“Helping to sort out a new nursery for Rosehill Primary in Hartburn was wonderful. Getting to visit the other week and see the amazing staff and pupils in the new improved nursery. You really can’t beat that.

"I always say, if I can do a couple of things like this while I'm down here, make that sort of a difference, that would be good!"

Mr Vickers also spent his time focusing on crime, praising the Government for putting 146 new officers on the streets in Cleveland.

He said: "I've been out with officers, and you don't just see the crime and anti-social behaviour but some of the social problems as well - you see the mental health issues, domestic violence, and you can learn a lot more."

He also said he was pleased to see officers now taking delivery of new body-worn cameras something he has been campaigning on in Westminster - and now wants to see Taser training rolled out to every officer who requests it.

He said: "You know what, if a Cleveland Police officer wants it - and regardless of what political baggage a force might have - they deserve to get it."

He also spoke about about the progress at Eaglescliffe Station and his campaign to upgrade car parking and facilities, improving disabled access, and opening a new entrance from Durham Lane to cut congestion.

Having ‘dragged the Health Secretary up to visit North Tees Hospital' and push for improvement he also welcomed around £3m funding to upgrade the A&E department and more recently a further £3.5m of improvements to the ageing hospital.

Mr Vickers has also been working on the Government's 'town deal', which could see Thornaby get up to £25m with a successful bid.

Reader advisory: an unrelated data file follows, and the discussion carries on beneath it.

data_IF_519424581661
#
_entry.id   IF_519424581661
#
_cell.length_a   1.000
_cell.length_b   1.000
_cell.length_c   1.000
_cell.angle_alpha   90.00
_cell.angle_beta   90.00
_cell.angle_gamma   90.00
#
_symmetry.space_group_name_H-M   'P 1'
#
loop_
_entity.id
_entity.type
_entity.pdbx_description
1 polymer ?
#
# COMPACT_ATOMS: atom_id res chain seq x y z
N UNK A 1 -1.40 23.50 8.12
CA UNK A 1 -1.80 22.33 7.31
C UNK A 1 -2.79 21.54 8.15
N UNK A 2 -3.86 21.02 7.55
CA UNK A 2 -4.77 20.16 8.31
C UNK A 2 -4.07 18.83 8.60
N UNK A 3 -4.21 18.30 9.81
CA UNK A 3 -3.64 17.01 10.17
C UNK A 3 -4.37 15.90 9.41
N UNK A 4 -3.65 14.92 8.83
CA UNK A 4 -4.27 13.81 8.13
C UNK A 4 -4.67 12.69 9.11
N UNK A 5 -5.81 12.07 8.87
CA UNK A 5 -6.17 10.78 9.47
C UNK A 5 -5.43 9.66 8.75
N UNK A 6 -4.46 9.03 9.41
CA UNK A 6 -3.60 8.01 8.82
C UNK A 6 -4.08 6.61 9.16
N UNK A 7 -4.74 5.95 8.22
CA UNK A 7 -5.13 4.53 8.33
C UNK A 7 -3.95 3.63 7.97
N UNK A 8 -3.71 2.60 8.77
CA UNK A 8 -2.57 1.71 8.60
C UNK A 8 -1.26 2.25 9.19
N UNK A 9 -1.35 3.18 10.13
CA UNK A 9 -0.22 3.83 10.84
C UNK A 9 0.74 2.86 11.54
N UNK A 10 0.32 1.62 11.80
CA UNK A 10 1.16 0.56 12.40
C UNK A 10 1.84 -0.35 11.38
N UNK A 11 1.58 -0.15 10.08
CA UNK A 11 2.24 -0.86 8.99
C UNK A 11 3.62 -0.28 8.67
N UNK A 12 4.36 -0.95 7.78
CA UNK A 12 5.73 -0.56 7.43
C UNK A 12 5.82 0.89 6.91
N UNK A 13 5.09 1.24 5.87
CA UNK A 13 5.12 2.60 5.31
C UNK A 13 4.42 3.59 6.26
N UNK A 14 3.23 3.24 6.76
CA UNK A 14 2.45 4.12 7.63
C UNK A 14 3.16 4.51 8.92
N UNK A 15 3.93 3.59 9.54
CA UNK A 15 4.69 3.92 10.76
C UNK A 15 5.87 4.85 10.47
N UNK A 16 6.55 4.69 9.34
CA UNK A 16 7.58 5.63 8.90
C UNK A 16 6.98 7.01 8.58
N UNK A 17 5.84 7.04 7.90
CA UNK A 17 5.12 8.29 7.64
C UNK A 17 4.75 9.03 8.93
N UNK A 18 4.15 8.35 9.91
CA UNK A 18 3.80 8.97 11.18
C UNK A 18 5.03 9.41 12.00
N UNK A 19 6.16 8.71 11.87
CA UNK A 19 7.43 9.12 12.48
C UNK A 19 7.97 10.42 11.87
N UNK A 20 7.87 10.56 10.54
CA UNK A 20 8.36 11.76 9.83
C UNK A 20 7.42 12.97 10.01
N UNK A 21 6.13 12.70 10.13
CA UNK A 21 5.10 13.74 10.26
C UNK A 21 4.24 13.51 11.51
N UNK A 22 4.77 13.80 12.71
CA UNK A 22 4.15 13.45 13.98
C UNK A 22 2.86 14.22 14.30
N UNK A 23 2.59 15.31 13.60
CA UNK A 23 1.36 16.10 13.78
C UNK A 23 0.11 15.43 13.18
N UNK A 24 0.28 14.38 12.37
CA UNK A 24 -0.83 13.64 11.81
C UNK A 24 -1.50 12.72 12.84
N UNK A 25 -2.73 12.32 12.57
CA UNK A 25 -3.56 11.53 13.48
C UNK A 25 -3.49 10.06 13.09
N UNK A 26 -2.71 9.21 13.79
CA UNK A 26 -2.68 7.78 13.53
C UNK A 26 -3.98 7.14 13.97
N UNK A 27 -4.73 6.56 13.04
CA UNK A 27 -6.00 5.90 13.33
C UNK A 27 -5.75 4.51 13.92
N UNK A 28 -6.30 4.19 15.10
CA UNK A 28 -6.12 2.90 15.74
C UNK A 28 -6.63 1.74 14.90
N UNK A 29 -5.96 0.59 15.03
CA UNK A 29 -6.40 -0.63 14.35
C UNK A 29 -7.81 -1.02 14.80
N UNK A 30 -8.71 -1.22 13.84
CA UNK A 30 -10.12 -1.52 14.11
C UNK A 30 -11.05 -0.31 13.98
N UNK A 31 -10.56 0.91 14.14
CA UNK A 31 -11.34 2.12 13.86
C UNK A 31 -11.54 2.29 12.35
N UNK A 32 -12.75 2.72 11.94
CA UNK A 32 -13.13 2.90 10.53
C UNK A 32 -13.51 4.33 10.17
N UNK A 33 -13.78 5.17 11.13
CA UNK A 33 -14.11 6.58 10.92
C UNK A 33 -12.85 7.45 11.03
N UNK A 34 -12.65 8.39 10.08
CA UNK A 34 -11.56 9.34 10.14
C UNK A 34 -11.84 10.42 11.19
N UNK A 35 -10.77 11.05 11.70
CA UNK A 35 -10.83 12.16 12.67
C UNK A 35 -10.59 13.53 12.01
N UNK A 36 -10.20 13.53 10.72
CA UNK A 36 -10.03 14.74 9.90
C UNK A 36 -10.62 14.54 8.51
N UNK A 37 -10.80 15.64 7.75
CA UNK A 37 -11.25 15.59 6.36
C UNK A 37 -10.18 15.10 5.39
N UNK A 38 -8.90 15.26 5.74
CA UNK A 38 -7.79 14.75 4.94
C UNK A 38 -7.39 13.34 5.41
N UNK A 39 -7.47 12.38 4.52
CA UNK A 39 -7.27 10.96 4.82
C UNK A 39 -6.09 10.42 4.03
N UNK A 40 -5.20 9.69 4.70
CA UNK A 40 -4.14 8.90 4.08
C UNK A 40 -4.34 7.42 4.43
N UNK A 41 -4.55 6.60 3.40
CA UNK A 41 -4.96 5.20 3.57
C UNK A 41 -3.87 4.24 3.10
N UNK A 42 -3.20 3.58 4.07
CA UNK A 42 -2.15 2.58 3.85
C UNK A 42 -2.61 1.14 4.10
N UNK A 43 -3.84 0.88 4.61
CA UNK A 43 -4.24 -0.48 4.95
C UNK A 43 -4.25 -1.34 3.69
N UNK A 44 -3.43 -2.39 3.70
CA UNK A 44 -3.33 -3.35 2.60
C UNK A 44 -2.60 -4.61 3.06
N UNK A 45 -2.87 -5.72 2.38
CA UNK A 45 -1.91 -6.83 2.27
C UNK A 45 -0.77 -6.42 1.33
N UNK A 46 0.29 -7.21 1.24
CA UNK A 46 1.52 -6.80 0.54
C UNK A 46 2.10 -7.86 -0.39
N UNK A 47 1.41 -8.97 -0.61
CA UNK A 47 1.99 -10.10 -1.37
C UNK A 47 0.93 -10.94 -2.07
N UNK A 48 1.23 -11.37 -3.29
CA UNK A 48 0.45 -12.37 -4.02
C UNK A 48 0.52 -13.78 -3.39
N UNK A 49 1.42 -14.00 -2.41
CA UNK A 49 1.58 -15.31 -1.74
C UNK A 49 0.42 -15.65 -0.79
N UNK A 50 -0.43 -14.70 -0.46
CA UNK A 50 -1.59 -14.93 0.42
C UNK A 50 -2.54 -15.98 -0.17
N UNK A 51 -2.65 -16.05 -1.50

He said: "Whenever we get cash in our part of the world, I want to ensure that we don't just get the cash but we make it go as far as possible."

Mr Vickers said he wants to sort out the "minging" Eagle Hotel and encourage Stockton Council, the town centre owners, and other stakeholders to invest as well.

He said: "It's also about leisure, it's about improved cycle routes, training and skills.

"If you want to improve people's lives you give them the chance to get good jobs."

Another 'levelling up' hope is the possibility of civil service jobs in the Treasury heading north, with a site at Teesside Airport a front-runner as the location for a new base.

He said: "It's about creating great jobs for Teessiders so that they don't have to move to London, for a start. But it's also about moving decision making up here too."

Speaking of 2020 as a whole, he said: “Despite the unprecedented challenges I do believe this Government has put their money where their mouth is. The millions upon millions of Furlough Payments. The 14,000 new nurses, 9,000 more doctors and an extra £5,000 funding for each and every secondary school pupil. Is there more work to do ? Of course, there is!

“I am going to continue to work day in and day out to be the best local MP I can.

"I just want to improve the lives of local people and there really is no problem too big or small. I probably sound like a broken record, but please, email me or stop me if you see me around, and I will do all I can to help.

“It has been probably the most challenging year we have faced since World War Two, however I am hugely confident that come this time next year, things will look very different. Hope, opportunity and success is right around the corner for Teesside."